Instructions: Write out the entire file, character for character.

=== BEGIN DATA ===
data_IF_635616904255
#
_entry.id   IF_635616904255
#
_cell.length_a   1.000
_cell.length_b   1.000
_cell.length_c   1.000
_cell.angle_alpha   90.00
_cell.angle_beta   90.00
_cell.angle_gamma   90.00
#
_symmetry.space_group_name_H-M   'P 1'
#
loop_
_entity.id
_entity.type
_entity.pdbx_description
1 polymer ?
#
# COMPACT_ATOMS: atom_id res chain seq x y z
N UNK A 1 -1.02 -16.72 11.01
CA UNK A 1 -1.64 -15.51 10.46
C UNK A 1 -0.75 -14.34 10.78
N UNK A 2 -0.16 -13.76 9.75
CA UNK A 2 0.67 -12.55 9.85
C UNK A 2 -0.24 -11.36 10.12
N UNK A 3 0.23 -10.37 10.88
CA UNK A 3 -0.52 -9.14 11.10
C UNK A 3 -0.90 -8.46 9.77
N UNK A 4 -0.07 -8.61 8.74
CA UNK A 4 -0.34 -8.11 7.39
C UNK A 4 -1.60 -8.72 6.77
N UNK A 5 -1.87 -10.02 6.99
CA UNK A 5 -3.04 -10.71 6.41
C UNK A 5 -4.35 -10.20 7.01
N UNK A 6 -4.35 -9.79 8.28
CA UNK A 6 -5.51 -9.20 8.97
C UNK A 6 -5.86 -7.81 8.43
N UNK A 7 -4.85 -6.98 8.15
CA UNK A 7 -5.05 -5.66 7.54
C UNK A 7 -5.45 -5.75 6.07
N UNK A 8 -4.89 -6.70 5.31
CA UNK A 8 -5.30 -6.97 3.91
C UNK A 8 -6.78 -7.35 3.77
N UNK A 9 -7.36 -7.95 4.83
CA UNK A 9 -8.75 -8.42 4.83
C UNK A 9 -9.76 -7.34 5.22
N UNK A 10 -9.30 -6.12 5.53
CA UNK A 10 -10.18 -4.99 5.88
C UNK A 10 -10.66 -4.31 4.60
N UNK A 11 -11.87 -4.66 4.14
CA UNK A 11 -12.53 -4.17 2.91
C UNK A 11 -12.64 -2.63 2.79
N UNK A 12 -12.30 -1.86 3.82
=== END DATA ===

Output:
data_IF_635616904255
#
_entry.id   IF_635616904255
#
_cell.length_a   1.000
_cell.length_b   1.000
_cell.length_c   1.000
_cell.angle_alpha   90.00
_cell.angle_beta   90.00
_cell.angle_gamma   90.00
#
_symmetry.space_group_name_H-M   'P 1'
#
loop_
_entity.id
_entity.type
_entity.pdbx_description
1 polymer ?
#
# COMPACT_ATOMS: atom_id res chain seq x y z
N UNK A 1 -1.02 -16.72 11.01
CA UNK A 1 -1.64 -15.51 10.46
C UNK A 1 -0.75 -14.34 10.78
N UNK A 2 -0.16 -13.76 9.75
CA UNK A 2 0.67 -12.55 9.85
C UNK A 2 -0.24 -11.36 10.12
N UNK A 3 0.23 -10.37 10.88
CA UNK A 3 -0.52 -9.14 11.10
C UNK A 3 -0.90 -8.46 9.77
N UNK A 4 -0.07 -8.61 8.74
CA UNK A 4 -0.34 -8.11 7.39
C UNK A 4 -1.60 -8.72 6.77
N UNK A 5 -1.87 -10.02 6.99
CA UNK A 5 -3.04 -10.71 6.41
C UNK A 5 -4.35 -10.20 7.01
N UNK A 6 -4.35 -9.79 8.28
CA UNK A 6 -5.51 -9.20 8.97
C UNK A 6 -5.86 -7.81 8.43
N UNK A 7 -4.85 -6.98 8.15
CA UNK A 7 -5.05 -5.66 7.54
C UNK A 7 -5.45 -5.75 6.07
N UNK A 8 -4.89 -6.70 5.31
CA UNK A 8 -5.30 -6.97 3.91
C UNK A 8 -6.78 -7.35 3.77
N UNK A 9 -7.36 -7.95 4.83
CA UNK A 9 -8.75 -8.42 4.83
C UNK A 9 -9.76 -7.34 5.22
N UNK A 10 -9.30 -6.12 5.53
CA UNK A 10 -10.18 -4.99 5.88
C UNK A 10 -10.66 -4.31 4.60
N UNK A 11 -11.87 -4.66 4.14
CA UNK A 11 -12.53 -4.17 2.91
C UNK A 11 -12.64 -2.63 2.79
N UNK A 12 -12.30 -1.86 3.82